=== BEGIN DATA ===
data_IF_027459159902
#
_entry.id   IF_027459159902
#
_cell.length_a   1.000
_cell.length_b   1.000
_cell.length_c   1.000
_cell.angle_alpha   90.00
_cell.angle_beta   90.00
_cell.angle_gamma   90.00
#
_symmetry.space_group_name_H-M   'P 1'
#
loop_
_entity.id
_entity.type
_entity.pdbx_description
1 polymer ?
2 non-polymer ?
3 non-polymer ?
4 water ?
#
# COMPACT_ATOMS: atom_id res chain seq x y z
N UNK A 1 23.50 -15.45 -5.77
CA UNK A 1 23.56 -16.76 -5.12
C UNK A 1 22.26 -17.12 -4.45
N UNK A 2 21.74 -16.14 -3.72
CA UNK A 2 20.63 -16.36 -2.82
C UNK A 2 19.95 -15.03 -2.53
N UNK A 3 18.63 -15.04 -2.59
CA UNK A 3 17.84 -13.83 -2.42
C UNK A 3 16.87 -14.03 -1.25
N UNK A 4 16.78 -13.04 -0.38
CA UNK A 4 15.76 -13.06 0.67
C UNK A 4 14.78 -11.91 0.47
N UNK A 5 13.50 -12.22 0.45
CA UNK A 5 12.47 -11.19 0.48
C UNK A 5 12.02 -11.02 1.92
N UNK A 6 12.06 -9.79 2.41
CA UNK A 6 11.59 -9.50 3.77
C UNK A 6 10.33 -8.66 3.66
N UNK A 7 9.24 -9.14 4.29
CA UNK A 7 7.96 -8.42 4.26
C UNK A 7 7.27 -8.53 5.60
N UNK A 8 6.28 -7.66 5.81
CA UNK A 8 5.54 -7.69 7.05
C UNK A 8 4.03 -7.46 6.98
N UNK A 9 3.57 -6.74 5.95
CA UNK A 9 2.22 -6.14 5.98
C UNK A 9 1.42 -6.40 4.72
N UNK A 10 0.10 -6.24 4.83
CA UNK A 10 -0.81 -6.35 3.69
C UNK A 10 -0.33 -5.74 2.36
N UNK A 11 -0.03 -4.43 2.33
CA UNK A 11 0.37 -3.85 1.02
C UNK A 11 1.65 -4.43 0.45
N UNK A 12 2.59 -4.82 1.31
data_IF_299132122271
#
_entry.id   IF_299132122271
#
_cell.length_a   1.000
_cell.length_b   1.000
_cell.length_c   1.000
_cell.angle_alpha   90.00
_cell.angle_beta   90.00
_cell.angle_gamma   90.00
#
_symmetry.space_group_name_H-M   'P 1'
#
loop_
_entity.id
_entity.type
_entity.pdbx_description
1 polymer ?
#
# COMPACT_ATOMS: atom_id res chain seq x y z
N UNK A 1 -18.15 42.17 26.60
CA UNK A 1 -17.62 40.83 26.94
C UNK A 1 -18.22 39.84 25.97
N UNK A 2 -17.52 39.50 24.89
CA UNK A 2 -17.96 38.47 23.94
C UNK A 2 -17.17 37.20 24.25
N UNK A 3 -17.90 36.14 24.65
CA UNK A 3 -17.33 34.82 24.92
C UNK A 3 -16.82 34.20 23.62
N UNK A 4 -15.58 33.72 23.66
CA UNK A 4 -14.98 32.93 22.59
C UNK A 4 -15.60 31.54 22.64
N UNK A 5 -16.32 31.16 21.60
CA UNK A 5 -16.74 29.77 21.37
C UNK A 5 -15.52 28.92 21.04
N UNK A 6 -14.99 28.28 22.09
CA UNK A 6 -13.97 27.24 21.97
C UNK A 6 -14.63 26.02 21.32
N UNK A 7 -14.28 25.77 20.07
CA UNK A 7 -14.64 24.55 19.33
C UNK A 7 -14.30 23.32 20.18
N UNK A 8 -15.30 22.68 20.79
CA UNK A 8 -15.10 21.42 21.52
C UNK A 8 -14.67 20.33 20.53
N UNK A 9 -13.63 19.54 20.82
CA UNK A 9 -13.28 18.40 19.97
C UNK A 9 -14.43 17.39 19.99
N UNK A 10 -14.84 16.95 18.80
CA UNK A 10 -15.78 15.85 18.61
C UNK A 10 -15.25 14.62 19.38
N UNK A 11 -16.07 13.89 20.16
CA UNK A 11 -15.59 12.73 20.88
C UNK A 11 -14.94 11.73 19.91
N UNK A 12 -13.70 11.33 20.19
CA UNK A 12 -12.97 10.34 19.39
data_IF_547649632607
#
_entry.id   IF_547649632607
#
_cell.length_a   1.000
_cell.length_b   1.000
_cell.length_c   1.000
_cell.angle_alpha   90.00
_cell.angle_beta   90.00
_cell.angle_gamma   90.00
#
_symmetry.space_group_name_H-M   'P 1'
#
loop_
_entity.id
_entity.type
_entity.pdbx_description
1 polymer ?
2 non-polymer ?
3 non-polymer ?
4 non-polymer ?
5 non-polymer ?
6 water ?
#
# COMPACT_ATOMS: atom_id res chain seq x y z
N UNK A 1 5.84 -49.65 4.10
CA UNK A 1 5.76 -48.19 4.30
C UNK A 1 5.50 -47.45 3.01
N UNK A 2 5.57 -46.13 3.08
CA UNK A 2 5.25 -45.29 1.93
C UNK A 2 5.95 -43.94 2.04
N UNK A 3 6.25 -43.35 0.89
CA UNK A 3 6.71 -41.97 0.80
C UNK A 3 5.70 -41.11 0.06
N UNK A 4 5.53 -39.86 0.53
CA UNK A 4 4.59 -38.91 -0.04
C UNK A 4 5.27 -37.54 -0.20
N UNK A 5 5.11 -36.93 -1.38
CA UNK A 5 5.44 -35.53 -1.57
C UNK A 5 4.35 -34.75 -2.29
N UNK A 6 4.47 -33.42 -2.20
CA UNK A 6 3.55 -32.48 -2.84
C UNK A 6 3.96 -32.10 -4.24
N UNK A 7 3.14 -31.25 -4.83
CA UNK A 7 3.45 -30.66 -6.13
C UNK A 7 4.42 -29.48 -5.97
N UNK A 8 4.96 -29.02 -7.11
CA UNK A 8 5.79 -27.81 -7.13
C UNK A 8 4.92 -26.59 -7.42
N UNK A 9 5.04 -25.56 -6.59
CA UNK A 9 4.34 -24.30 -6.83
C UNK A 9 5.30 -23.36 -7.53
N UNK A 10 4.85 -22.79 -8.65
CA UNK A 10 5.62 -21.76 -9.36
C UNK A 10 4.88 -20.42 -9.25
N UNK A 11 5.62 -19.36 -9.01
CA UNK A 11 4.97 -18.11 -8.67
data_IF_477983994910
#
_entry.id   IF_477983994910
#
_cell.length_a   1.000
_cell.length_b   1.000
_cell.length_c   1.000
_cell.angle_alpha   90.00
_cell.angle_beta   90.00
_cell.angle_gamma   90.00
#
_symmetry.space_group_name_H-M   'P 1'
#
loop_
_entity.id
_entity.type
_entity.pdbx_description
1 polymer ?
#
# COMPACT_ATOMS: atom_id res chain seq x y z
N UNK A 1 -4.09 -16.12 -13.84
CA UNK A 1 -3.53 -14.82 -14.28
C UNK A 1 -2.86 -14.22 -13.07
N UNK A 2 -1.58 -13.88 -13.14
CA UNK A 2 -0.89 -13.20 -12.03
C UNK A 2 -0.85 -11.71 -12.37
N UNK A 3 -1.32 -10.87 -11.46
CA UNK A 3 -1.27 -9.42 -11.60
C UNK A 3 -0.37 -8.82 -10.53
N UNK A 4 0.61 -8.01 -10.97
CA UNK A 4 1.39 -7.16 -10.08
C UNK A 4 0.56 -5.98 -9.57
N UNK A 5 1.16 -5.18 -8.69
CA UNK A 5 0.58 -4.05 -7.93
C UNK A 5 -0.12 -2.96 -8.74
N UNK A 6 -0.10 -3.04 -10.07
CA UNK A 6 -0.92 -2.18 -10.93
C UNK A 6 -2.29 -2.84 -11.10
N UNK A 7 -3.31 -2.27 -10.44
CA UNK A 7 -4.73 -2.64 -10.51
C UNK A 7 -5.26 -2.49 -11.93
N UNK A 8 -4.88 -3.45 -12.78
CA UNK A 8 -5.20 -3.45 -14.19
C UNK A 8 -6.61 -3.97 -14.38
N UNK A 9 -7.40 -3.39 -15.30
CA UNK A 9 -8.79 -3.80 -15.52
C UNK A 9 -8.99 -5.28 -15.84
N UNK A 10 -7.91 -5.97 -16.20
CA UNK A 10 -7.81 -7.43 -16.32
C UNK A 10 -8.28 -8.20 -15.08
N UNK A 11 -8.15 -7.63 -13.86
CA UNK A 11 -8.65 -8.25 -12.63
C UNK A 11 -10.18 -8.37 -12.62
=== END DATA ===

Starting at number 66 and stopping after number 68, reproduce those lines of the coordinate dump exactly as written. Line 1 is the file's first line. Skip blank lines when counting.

_cell.angle_beta   90.00
_cell.angle_gamma   90.00
#